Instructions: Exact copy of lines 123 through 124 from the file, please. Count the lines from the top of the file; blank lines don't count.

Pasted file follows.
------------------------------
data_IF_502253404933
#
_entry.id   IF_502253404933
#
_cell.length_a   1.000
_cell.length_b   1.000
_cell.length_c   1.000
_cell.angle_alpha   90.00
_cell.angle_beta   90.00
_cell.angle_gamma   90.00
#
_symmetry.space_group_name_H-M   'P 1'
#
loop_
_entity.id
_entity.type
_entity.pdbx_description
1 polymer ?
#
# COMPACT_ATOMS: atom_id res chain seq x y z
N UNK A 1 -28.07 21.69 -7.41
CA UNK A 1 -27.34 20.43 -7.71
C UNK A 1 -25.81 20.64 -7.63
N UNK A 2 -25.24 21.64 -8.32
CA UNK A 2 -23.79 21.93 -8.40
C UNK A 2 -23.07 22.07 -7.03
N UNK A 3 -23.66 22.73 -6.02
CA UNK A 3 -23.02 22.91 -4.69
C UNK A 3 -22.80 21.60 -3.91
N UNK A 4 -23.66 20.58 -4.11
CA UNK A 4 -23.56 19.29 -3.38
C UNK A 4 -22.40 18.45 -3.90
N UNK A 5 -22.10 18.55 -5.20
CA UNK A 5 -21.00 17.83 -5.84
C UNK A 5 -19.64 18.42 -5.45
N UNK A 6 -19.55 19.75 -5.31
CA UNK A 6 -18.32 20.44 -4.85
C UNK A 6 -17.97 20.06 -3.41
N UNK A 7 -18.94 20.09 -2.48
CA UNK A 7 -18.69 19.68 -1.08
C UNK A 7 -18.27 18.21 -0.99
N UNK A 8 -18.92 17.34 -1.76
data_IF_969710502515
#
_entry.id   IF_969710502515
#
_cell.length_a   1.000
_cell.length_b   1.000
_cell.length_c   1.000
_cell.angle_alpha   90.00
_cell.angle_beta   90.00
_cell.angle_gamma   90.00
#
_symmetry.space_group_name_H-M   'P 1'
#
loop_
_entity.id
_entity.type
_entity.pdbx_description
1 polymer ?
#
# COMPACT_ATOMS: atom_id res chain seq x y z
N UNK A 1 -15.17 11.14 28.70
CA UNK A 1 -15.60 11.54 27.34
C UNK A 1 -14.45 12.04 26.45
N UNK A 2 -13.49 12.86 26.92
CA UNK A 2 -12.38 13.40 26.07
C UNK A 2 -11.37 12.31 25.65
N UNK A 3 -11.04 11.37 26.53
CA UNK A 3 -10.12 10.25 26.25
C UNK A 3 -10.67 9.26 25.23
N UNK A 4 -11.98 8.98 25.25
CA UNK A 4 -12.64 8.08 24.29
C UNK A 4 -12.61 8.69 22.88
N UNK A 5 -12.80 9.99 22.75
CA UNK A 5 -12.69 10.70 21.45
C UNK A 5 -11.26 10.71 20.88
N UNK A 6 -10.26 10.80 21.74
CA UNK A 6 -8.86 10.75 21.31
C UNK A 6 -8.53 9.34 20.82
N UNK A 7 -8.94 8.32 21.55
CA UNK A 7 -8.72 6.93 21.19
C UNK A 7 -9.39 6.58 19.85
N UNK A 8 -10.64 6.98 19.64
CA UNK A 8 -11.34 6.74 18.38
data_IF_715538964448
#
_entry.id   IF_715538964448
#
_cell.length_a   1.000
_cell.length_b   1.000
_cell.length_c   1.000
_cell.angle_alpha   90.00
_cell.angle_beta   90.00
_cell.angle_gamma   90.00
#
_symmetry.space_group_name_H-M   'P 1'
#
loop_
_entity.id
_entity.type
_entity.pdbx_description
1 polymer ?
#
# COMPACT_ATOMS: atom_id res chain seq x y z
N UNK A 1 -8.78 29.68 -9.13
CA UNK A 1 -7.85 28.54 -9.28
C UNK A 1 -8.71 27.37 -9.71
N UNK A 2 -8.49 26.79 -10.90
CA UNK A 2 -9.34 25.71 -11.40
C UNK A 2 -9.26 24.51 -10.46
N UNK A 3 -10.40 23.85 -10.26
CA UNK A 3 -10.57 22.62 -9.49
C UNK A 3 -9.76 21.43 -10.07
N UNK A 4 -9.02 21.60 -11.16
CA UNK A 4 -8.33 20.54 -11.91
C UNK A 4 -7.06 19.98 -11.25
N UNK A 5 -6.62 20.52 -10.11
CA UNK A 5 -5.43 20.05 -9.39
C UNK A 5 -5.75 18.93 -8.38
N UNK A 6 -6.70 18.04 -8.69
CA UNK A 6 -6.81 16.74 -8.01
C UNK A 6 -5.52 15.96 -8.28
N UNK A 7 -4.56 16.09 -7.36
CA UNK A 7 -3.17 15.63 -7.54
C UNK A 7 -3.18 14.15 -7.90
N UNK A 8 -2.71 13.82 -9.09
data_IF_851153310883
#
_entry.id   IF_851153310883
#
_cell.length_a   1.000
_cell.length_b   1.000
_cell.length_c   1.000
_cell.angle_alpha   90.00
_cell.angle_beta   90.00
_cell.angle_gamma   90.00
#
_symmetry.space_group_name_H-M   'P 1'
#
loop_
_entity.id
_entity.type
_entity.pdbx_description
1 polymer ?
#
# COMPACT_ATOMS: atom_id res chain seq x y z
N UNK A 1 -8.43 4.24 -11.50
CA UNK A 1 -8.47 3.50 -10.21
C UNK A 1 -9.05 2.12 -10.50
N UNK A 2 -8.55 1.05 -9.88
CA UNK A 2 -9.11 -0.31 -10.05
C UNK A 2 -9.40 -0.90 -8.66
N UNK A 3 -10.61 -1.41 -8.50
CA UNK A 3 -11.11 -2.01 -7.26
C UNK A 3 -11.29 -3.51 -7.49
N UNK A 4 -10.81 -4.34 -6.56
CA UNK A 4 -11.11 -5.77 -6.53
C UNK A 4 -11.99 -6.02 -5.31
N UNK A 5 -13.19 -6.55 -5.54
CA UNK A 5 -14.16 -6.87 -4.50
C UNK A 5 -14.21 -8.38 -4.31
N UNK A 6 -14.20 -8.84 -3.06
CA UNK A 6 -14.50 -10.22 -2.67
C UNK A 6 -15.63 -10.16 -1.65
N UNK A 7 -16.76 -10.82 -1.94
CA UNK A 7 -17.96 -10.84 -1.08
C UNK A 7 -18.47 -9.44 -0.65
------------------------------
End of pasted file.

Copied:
C UNK A 6 -5.52 15.96 -8.28
N UNK A 7 -4.56 16.09 -7.36